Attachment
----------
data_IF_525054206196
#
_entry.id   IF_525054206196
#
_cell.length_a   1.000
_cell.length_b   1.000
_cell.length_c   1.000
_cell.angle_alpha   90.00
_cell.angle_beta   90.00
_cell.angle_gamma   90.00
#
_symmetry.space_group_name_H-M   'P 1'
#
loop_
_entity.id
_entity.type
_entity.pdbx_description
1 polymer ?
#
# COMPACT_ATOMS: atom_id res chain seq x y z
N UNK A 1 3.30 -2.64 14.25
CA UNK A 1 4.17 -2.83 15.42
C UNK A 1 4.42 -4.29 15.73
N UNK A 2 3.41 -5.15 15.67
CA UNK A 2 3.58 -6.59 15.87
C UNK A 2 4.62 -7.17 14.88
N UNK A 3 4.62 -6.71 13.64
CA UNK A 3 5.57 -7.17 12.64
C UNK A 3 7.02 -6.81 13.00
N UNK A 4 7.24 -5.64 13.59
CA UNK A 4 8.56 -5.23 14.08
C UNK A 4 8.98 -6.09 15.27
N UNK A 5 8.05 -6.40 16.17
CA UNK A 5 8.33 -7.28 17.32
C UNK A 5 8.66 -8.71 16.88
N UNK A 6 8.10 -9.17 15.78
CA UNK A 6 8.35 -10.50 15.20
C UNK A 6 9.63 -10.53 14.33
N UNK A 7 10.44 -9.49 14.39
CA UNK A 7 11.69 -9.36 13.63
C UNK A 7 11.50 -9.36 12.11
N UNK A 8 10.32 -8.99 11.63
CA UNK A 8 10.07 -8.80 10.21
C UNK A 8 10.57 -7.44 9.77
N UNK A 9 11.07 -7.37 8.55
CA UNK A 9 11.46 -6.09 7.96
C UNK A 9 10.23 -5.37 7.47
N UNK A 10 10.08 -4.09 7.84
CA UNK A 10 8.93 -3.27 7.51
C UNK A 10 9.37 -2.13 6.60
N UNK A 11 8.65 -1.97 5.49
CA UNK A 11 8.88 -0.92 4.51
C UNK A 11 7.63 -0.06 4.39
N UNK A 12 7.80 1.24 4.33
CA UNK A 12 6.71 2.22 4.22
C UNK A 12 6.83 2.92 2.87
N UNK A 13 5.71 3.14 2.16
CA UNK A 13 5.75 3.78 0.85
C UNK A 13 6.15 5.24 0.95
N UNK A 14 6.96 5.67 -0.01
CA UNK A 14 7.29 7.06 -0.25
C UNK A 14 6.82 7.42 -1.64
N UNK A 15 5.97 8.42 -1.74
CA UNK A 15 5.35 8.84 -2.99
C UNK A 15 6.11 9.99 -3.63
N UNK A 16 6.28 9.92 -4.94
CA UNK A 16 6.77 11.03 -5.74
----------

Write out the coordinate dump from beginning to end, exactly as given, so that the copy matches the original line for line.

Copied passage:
data_IF_525054206196
#
_entry.id   IF_525054206196
#
_cell.length_a   1.000
_cell.length_b   1.000
_cell.length_c   1.000
_cell.angle_alpha   90.00
_cell.angle_beta   90.00
_cell.angle_gamma   90.00
#
_symmetry.space_group_name_H-M   'P 1'
#
loop_
_entity.id
_entity.type
_entity.pdbx_description
1 polymer ?
#
# COMPACT_ATOMS: atom_id res chain seq x y z
N UNK A 1 3.30 -2.64 14.25
CA UNK A 1 4.17 -2.83 15.42
C UNK A 1 4.42 -4.29 15.73
N UNK A 2 3.41 -5.15 15.67
CA UNK A 2 3.58 -6.59 15.87
C UNK A 2 4.62 -7.17 14.88
N UNK A 3 4.62 -6.71 13.64
CA UNK A 3 5.57 -7.17 12.64
C UNK A 3 7.02 -6.81 13.00
N UNK A 4 7.24 -5.64 13.59
CA UNK A 4 8.56 -5.23 14.08
C UNK A 4 8.98 -6.09 15.27
N UNK A 5 8.05 -6.40 16.17
CA UNK A 5 8.33 -7.28 17.32
C UNK A 5 8.66 -8.71 16.88
N UNK A 6 8.10 -9.17 15.78
CA UNK A 6 8.35 -10.50 15.20
C UNK A 6 9.63 -10.53 14.33
N UNK A 7 10.44 -9.49 14.39
CA UNK A 7 11.69 -9.36 13.63
C UNK A 7 11.50 -9.36 12.11
N UNK A 8 10.32 -8.99 11.63
CA UNK A 8 10.07 -8.80 10.21
C UNK A 8 10.57 -7.44 9.77
N UNK A 9 11.07 -7.37 8.55
CA UNK A 9 11.46 -6.09 7.96
C UNK A 9 10.23 -5.37 7.47
N UNK A 10 10.08 -4.09 7.84
CA UNK A 10 8.93 -3.27 7.51
C UNK A 10 9.37 -2.13 6.60
N UNK A 11 8.65 -1.97 5.49
CA UNK A 11 8.88 -0.92 4.51
C UNK A 11 7.63 -0.06 4.39
N UNK A 12 7.80 1.24 4.33
CA UNK A 12 6.71 2.22 4.22
C UNK A 12 6.83 2.92 2.87
N UNK A 13 5.71 3.14 2.16
CA UNK A 13 5.75 3.78 0.85
C UNK A 13 6.15 5.24 0.95
N UNK A 14 6.96 5.67 -0.01
CA UNK A 14 7.29 7.06 -0.25
C UNK A 14 6.82 7.42 -1.64
N UNK A 15 5.97 8.42 -1.74
CA UNK A 15 5.35 8.84 -2.99
C UNK A 15 6.11 9.99 -3.63
N UNK A 16 6.28 9.92 -4.94
CA UNK A 16 6.77 11.03 -5.74